No one apparently knows how many of the 400 million privately held guns are in the hands of criminals, but there can be little doubt that many muggers and rapists are armed and are undeterred by the Sullivan Law. Each year, the New York City Police Department (NYPD) confiscates thousands of guns, and it is fair to assume that the number of guns seized is a fraction of the total number held unlawfully. The police cannot disarm every person who acquires a gun for use in criminal activity; nor can they provide bodyguard protection for the State’s nearly 20 million residents or the 8.8 million people who live in New York City. Some of these people live in high-crime neighborhoods. Some must traverse dark and dangerous streets in order to reach their homes after work or other evening activities. Some are members of groups whose members feel especially vulnerable. And some of these people reasonably believe that unless they can brandish or, if necessary, use a handgun in the case of attack, they may be murdered, raped, or suffer some other serious injury. …
Like that dissent in Heller, the real thrust of today’s dissent is that guns are bad and that States and local jurisdictions should be free to restrict them essentially as they see fit. That argument was rejected in Heller, and while the dissent protests that it is not rearguing Heller, it proceeds to do just that. …
Today, unfortunately, many Americans have good reason to fear that they will be victimized if they are unable to protect themselves. And today, no less than in 1791, the Second Amendment guarantees their right to do so.
It’s another bravura Alito opinion. Read it.
Implications for Future Cases
As indicated above, “may issue” permitting systems appear to be a dead letter under this decision. Yes, New York, California, and other “may issue” jurisdiction will try and press their luck, but organizations like GOA, FPC, MSLF, and others will have a field day with them in court.
Just as Illinois and DC had to be dragged, kicking and screaming, to implement “shall issue,” it may take some time but it will happen. Indeed, I’ll be watching to see if federal civil rights lawsuits are filed against blue state politicians, especially if they publicly admit that they are trying to thwart implementation of this decision.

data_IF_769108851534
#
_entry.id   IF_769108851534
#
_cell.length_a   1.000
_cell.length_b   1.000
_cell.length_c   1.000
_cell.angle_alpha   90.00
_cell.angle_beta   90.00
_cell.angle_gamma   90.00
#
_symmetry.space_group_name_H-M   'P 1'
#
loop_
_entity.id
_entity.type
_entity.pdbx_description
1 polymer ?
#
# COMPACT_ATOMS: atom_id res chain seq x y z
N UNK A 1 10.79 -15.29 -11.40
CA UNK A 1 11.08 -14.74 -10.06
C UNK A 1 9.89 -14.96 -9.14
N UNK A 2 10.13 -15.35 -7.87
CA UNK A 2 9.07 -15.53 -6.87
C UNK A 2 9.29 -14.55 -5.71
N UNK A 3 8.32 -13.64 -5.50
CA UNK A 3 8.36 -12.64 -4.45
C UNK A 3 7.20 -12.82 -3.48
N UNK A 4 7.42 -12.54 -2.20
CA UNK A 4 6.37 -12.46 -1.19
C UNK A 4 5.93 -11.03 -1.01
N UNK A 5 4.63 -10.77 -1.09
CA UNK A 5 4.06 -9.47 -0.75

As noted in the Alito concurrence, the decision does not directly affect things like “assault rifle” bans. However, under the historical analysis mandated by the Court, I do not expect those to survive, especially given that AR-platform rifles are the most popular long gun in the country. Expect to now see a slew of Court of Appeal decision summarily sent packing with instructions to reconsider in light of this decision.
Jurisdictions like New York and California will no longer be allowed to rely on friendly judges applying intermediate scrutiny to uphold new flavor-of-the-month regulations on guns and gun owners. Such laws are now presumptively unconstitutional, and states will have to show that they have actual historical analogues to save them.
That’s not likely to happen, albeit again it will likely take a lot of lawyering to drag them over the line.
What of the NFA and Gun Control Act of ’68? We’ll see. Parts of them will certainly be challenged (in some cases, the test cases are already on file).
But what will be particularly interesting to me will be an attack on the Hughes Amendment. Given that machine guns were subject to no prohibitions prior to the 1934 National Firearms Act, and thereafter could still be manufactured and sold to the public with a tax stamp until 1986, and that weapons on the registry in 1986 are still legal with a tax stamp, methinks the government will have an uphill fight upholding the Hughes Amendment under the Bruen test.
I have been studying Second Amendment law for over 40 years, and have been waiting for a decision like this that recognizes and restores our Second Amendment rights for a very long time. It is hard to emphasize how big this decision is in lots of respects, and not just for Second Amendment jurisprudence.
For now, let’s all celebrate Justice Thomas’ birthday (heck, I think June 23 needs to be an annual celebration hereafter, at least here at TTAG) by firing up a fine cigar in his honor (he prefers Ashtons).
And be sure to savor the lamentation of the women….